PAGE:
The British Journal of Psychiatry
The Syndrome of Hospital Addiction(Munchausen Syndrome): A Report on the Investigation of Seven Cases
A Report on the Investigation of Seven Cases
J. C. Barker


Seven examples of a syndrome described originally by Asher and associated with the name of Baron Munchausen are reported. These patients spent much of their lives in hospitals with fictitious symptoms that were usually dramatic, indulged in pathological lying (pseudologia phantastica) and submitted to repeated unnecessary operations and protracted investigations. The term Munchausen Syndrome is considered inappropriate in that it implies that these cases form a distinct clinical entity, refers only to their pseudologia and confers ridicule upon them, so “The Syndrome of Hospital Addiction” has been proposed as an alternative title to this paper since it is not open to these objections.

The principal features of the syndrome have been described and tabulated. The observation that three of these patients may have sustained brain damage prior to the commencement of their hospital addiction is of particular interest, since this may have provided an organic basis for their aberrant behaviour.

Motivation is largely unknown, but recognition that these patients are mentally rather than physically ill is required, so that they may be given treatment to prevent them from destroying themselves. Further research is necessary, directed to ascertaining the natural history of the disease, providing a better understanding of the personality disorder and improving methods of psychiatric treatment for this condition.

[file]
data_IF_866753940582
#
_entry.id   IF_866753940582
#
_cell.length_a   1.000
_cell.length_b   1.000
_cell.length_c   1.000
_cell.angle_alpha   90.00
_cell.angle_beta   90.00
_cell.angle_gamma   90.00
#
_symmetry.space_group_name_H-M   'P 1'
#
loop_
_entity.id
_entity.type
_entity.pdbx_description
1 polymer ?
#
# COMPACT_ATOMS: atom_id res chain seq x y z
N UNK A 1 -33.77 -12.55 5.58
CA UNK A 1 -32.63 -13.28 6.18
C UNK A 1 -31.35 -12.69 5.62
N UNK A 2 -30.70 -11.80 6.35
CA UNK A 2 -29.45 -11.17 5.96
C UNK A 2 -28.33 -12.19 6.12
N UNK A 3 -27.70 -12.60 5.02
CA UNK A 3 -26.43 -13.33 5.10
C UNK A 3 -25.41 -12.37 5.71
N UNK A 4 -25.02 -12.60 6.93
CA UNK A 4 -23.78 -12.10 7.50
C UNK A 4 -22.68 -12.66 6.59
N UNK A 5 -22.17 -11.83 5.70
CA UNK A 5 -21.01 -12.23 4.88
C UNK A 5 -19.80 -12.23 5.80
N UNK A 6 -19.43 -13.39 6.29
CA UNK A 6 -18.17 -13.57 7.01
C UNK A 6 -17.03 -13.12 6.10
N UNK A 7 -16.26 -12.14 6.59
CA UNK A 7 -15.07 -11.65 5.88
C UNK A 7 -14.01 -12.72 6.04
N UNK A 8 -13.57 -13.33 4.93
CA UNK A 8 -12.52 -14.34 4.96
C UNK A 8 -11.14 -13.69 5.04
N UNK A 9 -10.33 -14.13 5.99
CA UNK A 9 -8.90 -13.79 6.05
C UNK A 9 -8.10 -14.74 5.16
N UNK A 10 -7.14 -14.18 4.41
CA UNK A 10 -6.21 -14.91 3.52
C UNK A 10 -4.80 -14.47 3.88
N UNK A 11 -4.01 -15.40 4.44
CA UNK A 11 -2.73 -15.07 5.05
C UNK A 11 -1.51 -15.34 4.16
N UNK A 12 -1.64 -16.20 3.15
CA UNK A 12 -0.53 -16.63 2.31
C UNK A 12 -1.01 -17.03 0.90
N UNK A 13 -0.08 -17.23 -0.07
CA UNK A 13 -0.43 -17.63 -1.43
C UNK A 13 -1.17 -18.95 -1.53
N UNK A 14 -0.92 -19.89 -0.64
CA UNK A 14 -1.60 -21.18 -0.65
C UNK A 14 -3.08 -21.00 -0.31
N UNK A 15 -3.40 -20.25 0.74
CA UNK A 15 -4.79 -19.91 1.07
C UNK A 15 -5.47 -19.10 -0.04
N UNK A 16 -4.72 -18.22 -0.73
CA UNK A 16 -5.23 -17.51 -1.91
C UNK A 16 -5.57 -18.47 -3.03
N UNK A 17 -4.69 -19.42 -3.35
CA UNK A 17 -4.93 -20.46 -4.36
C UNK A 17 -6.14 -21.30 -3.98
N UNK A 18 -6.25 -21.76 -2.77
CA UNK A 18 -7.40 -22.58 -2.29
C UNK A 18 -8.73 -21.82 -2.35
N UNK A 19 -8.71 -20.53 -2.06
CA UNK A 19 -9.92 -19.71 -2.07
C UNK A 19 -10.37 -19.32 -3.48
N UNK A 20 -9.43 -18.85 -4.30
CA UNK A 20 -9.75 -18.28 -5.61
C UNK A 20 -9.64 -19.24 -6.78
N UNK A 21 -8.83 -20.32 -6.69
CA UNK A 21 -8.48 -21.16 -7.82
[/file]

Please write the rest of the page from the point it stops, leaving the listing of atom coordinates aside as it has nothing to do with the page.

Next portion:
Following conviction before a criminal court, legal machinery now exists to detain a patient suffering from this syndrome for a prolonged period in a specified mental hospital (27). Under these circumstances it is suggested that the provisions of the Mental Health Act should be applied wherever possible to future cases, so that they may be admitted to psychiatric hospitals for investigation and treatment. In view of their tendency to abscond from “open door” mental hospitals, admission to a special security hospital (28) may enable therapy to be more effectively administered.


  • * This research was undertaken while the author was at Banstead Hospital and has been abstracted from an M.D. thesis accepted by the University of Cambridge in March 1960.